Trademarks

It’s already tomorrow somewhere, and things seem okay.

* I’m happy to have spent this last day on Earth with you. And with professors Paul Campos and Brian Tamanaha telling you how law school is a raw deal. [HuffPost Live]

* Meanwhile, Seton Hall will be offering a tuition “discount” to students based on merit. Which is really just what a lot of law schools have been doing to try to fill seats as people become more aware of the problems with legal education. [National Law Journal]

* One reason my job is better than yours: I get emails with the subject lines like “CockSucker Decision Analysis” all the time. [The Legal Satyricon]

* I didn’t know there were freaking idiots out there who thought that Israel had more lax gun laws than we do. But they don’t. Because Israelis like being safe. [Huffington Post]

* And if you think more lax gun laws in Russia would make the murder rate there go down, you are probably the kind of dumbass who thinks you can look into Putin’s eyes and see his soul. [Atlantic]

* So when former U.S. Olympian Suzy Favor Hamilton admits to it, it’s called “prostitution,” but when we’re doing essentially the same story about Ryan Lochte in 10 years, we’re going to call it “sex addiction” or something. [Chicago Tribune]

A trademark cock-a-doodle-don’t.

We think that the Board did not err in concluding that the distinction between COCKSUCKER and COCK SUCKER is a distinction without a difference. So too the association of COCK SUCKER with a poultry-themed product does not diminish the vulgar meaning – it merely establishes an additional, non-vulgar meaning and a double entendre.

This not a case in which the vulgar meaning of the mark’s literal element is so obscure or so faintly evoked that a context that amplifies the non-vulgar meaning will efface the vulgar meaning altogether. Rather, the mark is precisely what [appellant] Fox intended it to be: a double entendre, meaning both “rooster lollipop” and “one who performs fellatio.”

– Circuit Judge Timothy Dyk, affirming on behalf of a three-judge panel of the Federal Circuit the Trademark Trial and Appeal Board’s prior affirmance of an examiner’s refusal to register the mark “COCK SUCKER” for rooster lollipops.

I’ve committed what is perhaps considered one of the cardinal sins of womanhood since 2011: I haven’t read a single page of the Fifty Shades of Grey trilogy (affiliate link). But with all of the fanfare over the books’ overtly sexual themes, and given the fact that people are now naming their children after the BDSM-loving characters, I’m thinking about picking up a copy of the first in the series. Or, you know, maybe instead of doing all that reading, I’ll just kick back and watch the latest Fifty Shades of Porn flick.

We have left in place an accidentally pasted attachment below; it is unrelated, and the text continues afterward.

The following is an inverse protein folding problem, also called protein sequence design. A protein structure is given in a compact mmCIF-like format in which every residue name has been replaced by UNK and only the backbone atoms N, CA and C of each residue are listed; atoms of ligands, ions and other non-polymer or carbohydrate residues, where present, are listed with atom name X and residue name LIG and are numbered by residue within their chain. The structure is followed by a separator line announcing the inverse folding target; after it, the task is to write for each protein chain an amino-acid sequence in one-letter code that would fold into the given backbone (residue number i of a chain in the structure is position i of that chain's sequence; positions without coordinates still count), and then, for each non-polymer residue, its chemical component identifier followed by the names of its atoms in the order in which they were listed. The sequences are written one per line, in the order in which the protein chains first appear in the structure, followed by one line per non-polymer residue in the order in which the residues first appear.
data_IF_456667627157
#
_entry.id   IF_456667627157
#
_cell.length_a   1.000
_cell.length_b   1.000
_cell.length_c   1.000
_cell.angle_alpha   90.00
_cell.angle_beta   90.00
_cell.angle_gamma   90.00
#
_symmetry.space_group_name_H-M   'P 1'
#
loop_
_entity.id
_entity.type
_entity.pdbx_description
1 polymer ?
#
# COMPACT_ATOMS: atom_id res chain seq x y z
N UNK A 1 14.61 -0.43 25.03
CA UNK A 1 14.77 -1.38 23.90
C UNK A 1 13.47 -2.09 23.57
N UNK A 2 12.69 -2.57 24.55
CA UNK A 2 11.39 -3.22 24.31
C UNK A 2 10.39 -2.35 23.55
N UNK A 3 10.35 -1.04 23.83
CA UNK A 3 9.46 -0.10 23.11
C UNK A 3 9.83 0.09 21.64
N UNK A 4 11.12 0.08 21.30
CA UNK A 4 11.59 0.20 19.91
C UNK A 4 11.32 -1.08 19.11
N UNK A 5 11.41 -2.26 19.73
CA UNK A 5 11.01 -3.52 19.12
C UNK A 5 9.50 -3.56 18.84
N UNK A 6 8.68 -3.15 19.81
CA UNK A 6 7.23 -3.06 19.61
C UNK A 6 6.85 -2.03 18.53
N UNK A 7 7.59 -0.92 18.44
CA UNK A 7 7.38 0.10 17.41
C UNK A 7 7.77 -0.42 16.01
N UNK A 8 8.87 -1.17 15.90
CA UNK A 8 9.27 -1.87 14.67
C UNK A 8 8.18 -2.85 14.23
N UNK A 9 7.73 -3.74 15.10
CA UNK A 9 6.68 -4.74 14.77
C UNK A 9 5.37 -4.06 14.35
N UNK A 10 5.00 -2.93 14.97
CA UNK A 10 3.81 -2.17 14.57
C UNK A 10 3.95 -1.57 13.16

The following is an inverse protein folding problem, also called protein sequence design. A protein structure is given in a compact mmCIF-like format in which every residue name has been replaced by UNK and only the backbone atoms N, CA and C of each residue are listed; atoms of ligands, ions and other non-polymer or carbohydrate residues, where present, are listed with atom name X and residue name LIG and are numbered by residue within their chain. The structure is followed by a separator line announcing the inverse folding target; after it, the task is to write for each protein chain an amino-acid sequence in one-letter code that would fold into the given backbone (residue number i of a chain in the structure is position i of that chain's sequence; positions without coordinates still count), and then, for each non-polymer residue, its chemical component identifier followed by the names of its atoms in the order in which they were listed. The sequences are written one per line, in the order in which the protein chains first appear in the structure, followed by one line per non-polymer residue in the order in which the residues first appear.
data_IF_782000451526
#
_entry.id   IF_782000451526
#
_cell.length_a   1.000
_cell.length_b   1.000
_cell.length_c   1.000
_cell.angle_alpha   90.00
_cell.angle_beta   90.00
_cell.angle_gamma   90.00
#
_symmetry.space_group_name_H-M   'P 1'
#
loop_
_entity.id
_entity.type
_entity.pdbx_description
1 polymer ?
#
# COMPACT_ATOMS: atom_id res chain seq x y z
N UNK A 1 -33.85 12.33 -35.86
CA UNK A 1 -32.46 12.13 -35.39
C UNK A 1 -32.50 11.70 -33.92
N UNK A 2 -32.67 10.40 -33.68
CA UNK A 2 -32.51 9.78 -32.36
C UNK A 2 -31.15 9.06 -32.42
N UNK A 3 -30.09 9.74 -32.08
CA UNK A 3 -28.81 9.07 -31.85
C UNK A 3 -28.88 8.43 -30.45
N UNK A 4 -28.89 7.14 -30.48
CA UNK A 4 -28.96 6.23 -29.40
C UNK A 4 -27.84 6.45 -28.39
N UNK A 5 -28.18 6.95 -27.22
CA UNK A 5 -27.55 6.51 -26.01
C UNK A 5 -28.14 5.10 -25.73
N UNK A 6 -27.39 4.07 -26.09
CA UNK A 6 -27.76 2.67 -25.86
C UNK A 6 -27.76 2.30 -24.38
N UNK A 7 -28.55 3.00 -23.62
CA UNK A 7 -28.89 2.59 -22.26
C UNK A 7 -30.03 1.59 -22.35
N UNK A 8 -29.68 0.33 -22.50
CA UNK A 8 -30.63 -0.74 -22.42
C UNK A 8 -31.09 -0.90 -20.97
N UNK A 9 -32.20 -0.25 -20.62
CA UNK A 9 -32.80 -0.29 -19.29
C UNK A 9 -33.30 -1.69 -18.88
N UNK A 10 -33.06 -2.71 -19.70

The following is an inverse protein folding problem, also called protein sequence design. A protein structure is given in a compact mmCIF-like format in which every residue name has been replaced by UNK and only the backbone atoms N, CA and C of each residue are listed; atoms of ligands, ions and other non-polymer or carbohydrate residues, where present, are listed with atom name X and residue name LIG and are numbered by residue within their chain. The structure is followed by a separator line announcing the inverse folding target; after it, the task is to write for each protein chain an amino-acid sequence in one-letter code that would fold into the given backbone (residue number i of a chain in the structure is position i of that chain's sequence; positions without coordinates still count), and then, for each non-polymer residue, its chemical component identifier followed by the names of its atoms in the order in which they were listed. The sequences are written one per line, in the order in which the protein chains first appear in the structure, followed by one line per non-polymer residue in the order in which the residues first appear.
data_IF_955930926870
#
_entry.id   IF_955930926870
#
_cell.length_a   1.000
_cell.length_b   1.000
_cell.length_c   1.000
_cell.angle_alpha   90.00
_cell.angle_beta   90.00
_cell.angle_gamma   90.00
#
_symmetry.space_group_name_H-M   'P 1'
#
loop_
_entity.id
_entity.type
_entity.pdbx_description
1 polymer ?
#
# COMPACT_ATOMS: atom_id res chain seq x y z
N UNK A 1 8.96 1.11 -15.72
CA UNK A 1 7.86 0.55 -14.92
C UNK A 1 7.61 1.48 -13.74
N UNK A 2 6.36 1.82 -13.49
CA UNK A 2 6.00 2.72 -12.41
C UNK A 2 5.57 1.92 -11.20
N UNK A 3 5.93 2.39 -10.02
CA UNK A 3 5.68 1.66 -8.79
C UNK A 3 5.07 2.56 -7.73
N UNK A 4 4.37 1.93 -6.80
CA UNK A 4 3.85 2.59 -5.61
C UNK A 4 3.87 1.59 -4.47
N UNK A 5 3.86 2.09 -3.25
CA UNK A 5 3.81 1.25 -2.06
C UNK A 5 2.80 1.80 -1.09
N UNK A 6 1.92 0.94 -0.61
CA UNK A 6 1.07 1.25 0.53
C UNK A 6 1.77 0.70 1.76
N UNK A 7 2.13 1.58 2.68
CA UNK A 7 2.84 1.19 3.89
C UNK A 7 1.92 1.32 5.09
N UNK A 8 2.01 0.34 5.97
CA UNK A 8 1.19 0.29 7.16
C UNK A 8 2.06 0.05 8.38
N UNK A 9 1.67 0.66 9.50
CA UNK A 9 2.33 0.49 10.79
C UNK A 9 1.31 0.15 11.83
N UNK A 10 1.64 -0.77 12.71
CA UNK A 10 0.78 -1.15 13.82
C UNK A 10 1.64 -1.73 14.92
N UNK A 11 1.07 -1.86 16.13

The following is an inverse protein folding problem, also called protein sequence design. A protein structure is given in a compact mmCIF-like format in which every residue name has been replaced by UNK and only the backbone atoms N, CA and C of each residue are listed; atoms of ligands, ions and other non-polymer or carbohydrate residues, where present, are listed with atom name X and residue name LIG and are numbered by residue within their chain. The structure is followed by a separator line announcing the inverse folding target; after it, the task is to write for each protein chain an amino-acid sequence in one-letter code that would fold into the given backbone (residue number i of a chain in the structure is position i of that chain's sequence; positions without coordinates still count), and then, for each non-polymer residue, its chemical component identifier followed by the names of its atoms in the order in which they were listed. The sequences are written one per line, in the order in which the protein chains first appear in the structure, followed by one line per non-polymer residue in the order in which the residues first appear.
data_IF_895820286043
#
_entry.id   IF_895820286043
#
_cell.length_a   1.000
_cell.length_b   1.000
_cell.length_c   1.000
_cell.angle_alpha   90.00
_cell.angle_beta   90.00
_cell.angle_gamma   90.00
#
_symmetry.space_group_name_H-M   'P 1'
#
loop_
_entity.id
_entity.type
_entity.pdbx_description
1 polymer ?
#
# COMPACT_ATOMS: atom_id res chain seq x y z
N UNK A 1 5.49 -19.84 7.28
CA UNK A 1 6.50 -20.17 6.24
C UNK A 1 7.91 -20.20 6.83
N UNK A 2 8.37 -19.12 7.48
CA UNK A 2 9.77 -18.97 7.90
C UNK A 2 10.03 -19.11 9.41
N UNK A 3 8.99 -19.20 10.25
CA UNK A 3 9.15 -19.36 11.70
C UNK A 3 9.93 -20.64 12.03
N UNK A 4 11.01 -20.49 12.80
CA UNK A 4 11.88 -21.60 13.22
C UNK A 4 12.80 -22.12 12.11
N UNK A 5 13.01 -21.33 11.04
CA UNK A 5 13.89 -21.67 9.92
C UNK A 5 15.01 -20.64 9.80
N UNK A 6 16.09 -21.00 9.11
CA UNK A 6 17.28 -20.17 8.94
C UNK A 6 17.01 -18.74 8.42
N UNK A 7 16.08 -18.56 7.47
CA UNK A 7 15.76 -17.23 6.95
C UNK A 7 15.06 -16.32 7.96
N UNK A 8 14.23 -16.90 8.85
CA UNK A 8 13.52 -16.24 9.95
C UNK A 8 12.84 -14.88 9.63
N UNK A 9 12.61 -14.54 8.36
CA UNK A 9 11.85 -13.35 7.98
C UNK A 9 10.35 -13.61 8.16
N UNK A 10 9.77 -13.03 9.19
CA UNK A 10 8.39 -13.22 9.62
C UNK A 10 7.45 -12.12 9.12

“I’m completely shocked that there’s Fifty Shades of Grey-inspired porn,” said no one ever. Oh, come on, everyone knew that something like this was going to happen. Seriously, from the passages that were read to me by friends to convince me to read the scintillating tale, the series is essentially a softcore porn composition — “mommy porn,” if you will. So who really gives a damn if it gets turned into hardcore porn?

Universal Studios, that’s who, because the company owns the movie rights to the books. The motion picture empire brought a copyright infringement suit against Smash Pictures, a porn production company, earlier this week in federal court. Let’s check out the allegations, which our readers are bound to enjoy….

double red triangle arrows Continue reading “Because No One Saw This Coming: A Copyright Suit Over ‘Fifty Shades of Grey’ Porn”

* In case you missed this yesterday during the Cravath bonus-mania-palooza, David Kappos, the director of the United States Patent and Trademark Office, announced that he’d be stepping down from his position in January 2013. [Blog of Legal Times]

* And speaking of bonuses, somebody’s not probably getting one this year, because here come the lawsuits: Hewlett-Packard just got slapped with a securities class action suit as a result of the company’s allegedly fraudulent Autonomy acquisition. [Reuters]

* Will Penn State’s former general counsel be able to testify against Gary Schultz and Tim Curley in post-Sandusky criminal proceedings? Considering she’s “a key witness,” she better be. [Corporate Counsel]

* Of course Vermont Law School is considering offering voluntary staff buyouts, the school has a freakin’ $3.3M budget shortfall. In other news, they’ll be upping LL.M. programs to make up the cash. [National Law Journal]

* Paul Ceglia, the man who claims he owns half of Facebook, has been indicted on federal wire and mail fraud charges. He’ll appear in court this Wednesday, but who knows if he’ll have a lawyer by then. [Bloomberg]

* Jay Jaffe, law firm public relations pioneer, RIP. [PRWeek]

“There’s winners and there’s nothing else. I don’t give a sh*t what those pinkos over in Russia say. You want to be a loser you go live in Russia. I’m not a loser. I’m a winner. I’m an American. Who wants to be John Wayne? Who wants to grab a root and hang on? Who wants to get a mean on? Get a mean on son.”– Coach Hisler, Johnny Be Good.

All I could think about last Saturday, while Johnny Manziel was breaking down Alabama’s vaunted defense, was Johnny Be Good. It’s one of the worst movies of all time, and it starred the assistant principal from Breakfast Club as a football coach, the nerd from Breakfast Club as some kind of great football player, and Robert Downey Jr., who wasn’t even in Breakfast Club. The soundtrack had the eponymous Chuck Berry song redone by Judas Priest, and also included a track from Ted Nugent. There are cameos by Jim McMahon and Howard Cosell, and the whole enterprise comes off as an indictment of the 1980s as one wildly implausible football scene piggybacks on another. To be strained would be a slap on the wrist for credulity in some of these scenes. I mean, this film is a trainwreck in every meaningful way.